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Keywords:

  • breast cancer;
  • depression;
  • radiation;
  • chemotherapy;
  • inflammation;
  • nuclear factor kappa B

BACKGROUND

Depression is common during and after breast cancer treatment. However, the role of specific therapeutic modalities and related biologic mechanisms remains unclear. Radiation is an essential component of breast-conserving therapy and may contribute to depression in patients with breast cancer through the activation of inflammatory pathways.

METHODS

Depressive symptoms and inflammatory mediators, including nuclear factor kappa B (NF-κB), were assessed at baseline (before radiation), during radiation, and 6 weeks after radiation in 64 women who had stage 0 through IIIA breast cancer.

RESULTS

No significant increases in depressive symptoms occurred during or after radiation, although a number of patients exhibited moderate-to-severe depression throughout the study. Multivariate analyses of baseline factors predictive of depression revealed that educational status, perceived stress, prior chemotherapy, and peripheral blood NF-κB DNA binding all were independent predictors of persistent depressive symptoms after radiation (all P < .05). Of these factors, only prior chemotherapy was associated with inflammatory mediators, including NF-κB DNA binding, soluble tumor necrosis factor-alpha receptor 2, and interleukin-6, which, in univariate analyses predicted depressive symptoms after radiation (all P < .05). Chemotherapy-treated patients also exhibited an over-representation of gene transcripts regulated by NF-κB.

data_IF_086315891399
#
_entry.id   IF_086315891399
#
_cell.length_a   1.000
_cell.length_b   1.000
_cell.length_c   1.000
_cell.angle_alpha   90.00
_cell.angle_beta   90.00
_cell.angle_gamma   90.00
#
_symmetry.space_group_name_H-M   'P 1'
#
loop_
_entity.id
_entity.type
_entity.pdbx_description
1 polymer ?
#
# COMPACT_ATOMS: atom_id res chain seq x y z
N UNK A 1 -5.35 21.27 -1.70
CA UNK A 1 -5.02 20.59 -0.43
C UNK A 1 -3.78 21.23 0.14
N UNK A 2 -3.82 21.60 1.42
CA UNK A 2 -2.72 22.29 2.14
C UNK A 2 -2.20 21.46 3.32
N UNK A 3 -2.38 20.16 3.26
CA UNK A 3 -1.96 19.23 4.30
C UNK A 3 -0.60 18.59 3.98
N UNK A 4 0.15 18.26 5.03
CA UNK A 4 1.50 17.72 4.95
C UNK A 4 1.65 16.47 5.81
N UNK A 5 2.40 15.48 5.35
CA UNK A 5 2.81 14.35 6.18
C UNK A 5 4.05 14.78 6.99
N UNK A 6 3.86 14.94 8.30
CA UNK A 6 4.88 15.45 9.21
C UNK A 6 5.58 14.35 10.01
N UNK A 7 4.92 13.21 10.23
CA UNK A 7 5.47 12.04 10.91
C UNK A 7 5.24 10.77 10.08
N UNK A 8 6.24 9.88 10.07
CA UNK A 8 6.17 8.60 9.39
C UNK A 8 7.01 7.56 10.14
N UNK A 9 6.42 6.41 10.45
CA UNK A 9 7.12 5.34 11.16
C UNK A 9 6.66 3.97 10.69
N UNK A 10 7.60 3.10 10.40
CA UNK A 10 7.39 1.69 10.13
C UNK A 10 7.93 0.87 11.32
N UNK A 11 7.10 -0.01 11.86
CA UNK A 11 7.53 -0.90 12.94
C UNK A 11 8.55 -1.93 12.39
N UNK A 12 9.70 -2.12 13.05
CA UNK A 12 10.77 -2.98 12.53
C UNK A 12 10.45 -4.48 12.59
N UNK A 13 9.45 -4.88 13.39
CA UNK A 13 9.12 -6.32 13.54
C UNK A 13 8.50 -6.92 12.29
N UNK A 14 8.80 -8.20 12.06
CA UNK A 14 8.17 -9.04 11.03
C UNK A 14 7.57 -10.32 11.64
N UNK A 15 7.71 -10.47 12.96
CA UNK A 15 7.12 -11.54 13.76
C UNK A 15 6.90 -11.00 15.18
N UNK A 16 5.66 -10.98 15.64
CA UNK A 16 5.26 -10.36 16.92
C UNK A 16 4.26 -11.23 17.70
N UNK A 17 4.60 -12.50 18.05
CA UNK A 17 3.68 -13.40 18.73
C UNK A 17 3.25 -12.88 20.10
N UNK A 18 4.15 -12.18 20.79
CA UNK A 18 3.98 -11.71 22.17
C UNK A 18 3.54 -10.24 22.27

CONCLUSIONS

Radiation was not associated with increased depressive symptoms in the current study, but of disease and treatment-related factors, prior chemotherapy predicted significant depression after radiation. Longitudinal studies are warranted to investigate the relationship among prior chemotherapy, inflammation, and persistent depression after breast cancer treatment. Cancer 2013;119:1951–1959. © 2013 American Cancer Society.